TPT logo

Your guide to theme parks in Orlando and beyond

 

Main menu

Treat Yourself to a VIP Day at the Disney Parks (For Less Than $12,000!)

Cinderella Castle

By now, it’s no secret that Disney has plans to upcharge even its most spendthrift customers. For a mere $12,000, up to six guests can embark on the 12-hour World of Dreams VIP Tour with two private guides and enjoy front-of-line privileges at all attractions, complimentary transportation, three table-service meals, reserved seats for shows and fireworks, limited backstage access, and a tour of the famously inaccessible Cinderella Castle Suite.

The $1,000 hourly fee also covers any additional experiences guests may wish to have, like one of the 18+ tours Disney currently offers. More customizable options may be available to visitors in the future, though the nature of those has yet to be specified. The only thing that isn’t covered? Park admission, naturally, as well as any park-hopping privileges guests may require over the course of the day. (On the plus side, any additional World of Dreams VIP tour days can be reserved for $10,000 a day, a $2,000-per-day “discount.”)

As ludicrous as it sounds (shelling out another $1,047 on top of a $12,000 service fee? Permission to enter the Cinderella Castle Suite, but no chance to host a sleepover? Only three meals?!), someone’s bound to take Disney up on the new offering sooner or later. For the rest of us, however—the 99% who don’t have Mary Poppins-esque wallets—that doesn’t necessarily mean these kinds of perks are off-limits. While creating your own VIP day at the parks may require a little more creativity and planning, it’s entirely doable. Here are a couple of tips to get you started.

The perk: Front-of-the-line access.

FastPass+ sign

Image: Theme Park Tourist, Flickr (license)

The moderate VIP option: Hire a plaid. Granted, we’re playing fast and loose with the word “moderate” here. Hiring a plaid (that is, a Disney VIP tour guide) will run you at least $3,000-4,400 for a seven-hour, ten-person day at the parks, and as with the World of Dreams tour, that doesn’t include park admission. Still, barring foul weather and ride breakdowns, it’ll get you and your party access to just about every attraction with minimal wait times and the ability to ride your favorites over and over again—without using up precious limited FastPass+ booking slots. And if you happen to be planning a trip with friends or family, you may even consider splitting the cost for a slightly more palatable $300-400 per person.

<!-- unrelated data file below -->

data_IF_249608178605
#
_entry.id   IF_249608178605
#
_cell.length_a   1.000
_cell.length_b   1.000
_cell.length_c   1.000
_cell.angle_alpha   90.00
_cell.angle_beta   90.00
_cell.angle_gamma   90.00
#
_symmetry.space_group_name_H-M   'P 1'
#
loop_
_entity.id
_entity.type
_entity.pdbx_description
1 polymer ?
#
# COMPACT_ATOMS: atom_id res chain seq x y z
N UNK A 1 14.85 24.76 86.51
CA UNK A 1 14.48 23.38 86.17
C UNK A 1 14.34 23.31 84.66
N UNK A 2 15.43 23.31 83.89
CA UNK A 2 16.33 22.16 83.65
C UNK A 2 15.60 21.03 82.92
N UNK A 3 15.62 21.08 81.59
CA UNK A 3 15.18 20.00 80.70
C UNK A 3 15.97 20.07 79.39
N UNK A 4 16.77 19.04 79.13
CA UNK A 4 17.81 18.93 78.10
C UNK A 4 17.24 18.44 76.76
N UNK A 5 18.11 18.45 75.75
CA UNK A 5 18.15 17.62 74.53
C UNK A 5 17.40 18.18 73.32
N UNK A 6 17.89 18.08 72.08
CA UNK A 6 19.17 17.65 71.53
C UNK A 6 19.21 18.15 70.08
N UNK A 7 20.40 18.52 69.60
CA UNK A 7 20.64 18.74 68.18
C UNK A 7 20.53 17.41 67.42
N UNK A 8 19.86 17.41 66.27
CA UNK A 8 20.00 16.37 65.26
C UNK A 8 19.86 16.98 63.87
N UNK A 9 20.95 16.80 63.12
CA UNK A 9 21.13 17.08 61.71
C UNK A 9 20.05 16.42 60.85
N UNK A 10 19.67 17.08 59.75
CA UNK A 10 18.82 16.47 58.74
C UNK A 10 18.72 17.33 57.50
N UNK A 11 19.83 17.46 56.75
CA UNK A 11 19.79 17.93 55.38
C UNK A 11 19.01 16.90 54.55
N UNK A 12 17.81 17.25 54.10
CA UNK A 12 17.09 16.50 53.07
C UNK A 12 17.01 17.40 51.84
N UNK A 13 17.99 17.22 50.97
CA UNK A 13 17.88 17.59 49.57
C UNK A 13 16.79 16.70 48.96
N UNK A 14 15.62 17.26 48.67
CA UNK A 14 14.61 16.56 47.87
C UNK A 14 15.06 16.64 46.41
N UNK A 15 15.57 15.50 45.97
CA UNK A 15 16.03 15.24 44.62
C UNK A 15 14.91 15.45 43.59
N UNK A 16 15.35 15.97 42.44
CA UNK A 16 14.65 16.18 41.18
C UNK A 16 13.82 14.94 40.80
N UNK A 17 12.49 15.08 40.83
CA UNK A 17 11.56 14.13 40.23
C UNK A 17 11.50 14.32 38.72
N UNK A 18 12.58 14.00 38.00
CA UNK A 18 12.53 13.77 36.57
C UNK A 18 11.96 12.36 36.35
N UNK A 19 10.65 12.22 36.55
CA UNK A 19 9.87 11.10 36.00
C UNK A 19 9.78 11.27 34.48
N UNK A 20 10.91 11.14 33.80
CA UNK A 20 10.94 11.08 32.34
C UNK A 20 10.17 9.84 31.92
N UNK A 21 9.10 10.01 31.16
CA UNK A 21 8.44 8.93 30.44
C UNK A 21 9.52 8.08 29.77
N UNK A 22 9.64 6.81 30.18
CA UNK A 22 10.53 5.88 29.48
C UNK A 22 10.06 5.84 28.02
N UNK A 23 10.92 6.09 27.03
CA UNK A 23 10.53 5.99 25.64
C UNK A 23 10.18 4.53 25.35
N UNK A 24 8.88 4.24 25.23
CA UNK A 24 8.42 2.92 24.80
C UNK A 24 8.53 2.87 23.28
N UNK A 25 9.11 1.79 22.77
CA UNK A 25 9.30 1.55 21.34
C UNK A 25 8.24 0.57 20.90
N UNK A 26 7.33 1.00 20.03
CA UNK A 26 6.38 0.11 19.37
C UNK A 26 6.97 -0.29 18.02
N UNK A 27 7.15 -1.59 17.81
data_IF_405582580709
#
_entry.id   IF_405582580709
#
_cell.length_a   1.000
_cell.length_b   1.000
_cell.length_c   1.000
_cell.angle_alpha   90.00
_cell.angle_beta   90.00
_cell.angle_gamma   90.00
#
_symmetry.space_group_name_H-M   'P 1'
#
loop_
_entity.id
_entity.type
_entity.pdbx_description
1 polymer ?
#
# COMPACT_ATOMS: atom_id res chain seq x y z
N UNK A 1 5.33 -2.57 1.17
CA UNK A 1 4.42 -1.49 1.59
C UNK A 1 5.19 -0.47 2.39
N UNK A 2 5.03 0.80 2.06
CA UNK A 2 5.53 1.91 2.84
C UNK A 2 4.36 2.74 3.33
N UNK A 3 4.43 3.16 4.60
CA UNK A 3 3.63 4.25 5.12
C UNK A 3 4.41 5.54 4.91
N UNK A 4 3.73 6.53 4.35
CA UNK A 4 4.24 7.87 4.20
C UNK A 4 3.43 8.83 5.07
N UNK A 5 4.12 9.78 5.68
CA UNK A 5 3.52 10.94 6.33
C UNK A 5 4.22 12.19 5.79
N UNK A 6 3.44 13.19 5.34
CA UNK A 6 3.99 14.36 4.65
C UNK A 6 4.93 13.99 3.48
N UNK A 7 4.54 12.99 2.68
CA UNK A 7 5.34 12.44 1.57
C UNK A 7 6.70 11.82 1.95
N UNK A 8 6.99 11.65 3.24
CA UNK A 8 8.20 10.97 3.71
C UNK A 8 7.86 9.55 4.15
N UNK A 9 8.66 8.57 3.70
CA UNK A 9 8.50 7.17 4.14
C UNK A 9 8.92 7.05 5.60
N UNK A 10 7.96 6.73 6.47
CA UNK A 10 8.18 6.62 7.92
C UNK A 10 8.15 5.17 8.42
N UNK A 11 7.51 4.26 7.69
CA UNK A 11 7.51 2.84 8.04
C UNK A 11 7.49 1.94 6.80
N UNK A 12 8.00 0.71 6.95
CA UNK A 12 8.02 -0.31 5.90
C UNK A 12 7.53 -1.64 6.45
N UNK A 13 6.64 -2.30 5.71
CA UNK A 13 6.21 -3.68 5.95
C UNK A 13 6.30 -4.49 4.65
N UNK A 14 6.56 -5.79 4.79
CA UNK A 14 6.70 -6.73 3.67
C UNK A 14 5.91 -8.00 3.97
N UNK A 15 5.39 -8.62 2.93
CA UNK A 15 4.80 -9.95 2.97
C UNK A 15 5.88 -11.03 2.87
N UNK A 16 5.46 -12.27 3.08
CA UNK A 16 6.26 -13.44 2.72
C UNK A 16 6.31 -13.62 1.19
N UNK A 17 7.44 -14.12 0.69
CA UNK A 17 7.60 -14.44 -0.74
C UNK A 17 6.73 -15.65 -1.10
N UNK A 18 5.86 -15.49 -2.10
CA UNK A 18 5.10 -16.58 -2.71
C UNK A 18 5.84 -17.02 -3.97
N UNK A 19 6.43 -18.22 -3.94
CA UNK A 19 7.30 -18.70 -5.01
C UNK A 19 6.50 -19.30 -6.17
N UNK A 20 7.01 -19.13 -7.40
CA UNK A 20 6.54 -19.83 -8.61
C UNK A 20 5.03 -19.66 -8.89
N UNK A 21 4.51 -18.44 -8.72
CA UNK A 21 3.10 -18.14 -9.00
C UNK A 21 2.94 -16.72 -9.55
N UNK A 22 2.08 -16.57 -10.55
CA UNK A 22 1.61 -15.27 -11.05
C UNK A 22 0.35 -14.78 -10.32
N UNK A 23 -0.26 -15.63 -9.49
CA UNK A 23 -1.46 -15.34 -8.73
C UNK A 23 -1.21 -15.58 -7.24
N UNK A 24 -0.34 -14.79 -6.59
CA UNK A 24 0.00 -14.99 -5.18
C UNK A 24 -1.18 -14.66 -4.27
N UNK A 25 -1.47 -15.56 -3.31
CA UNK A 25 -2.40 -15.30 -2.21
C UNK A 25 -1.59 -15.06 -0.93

The affordable VIP option: Schedule rides during “non-peak” hours of the day. There’s no such thing as free-of-charge front-of-the-line access at the Disney Parks, nor does that appear to be one of the key upgrades Disney has in the works this year. Even so, there are several tried-and-true methods for cutting down long lines. The first is to stay on top of your FastPass+ reservation window. If you’ve vacationed at Walt Disney World in the past, you probably already know that it’s wise to book FastPasses as soon as they become available (180 days in advance for on-property guests, 60 days for non-property guests).

While that’s a crucial first step, you also need to be mindful of the time of day during which you’ve scheduled the bulk of your rides, shows, parades, and nighttime entertainment. Looking for the shortest lines possible? Plan on assembling your crew at the parks by rope drop and make sure you snag your FastPasses as close to park opening as you can. Once you’ve used your initial three bookings, you’ll be free to make additional reservations, and may be lucky enough to continue doing so throughout the day. If that sounds too hectic, consider jumping in line for the most popular attractions very early in the morning and/or very late at night, when crowds are at their thinnest. You may also have more luck planning a trip during the middle of the week rather than waiting until the parks hit capacity on the weekends, though that logic won’t necessarily hold true during the summer (especially with Galaxy’s Edge set to premiere at Disney's Hollywood Studios) or the fall and winter holidays.

Go to page:

Pages


There are no comments so far.

Connect with Theme Park Tourist: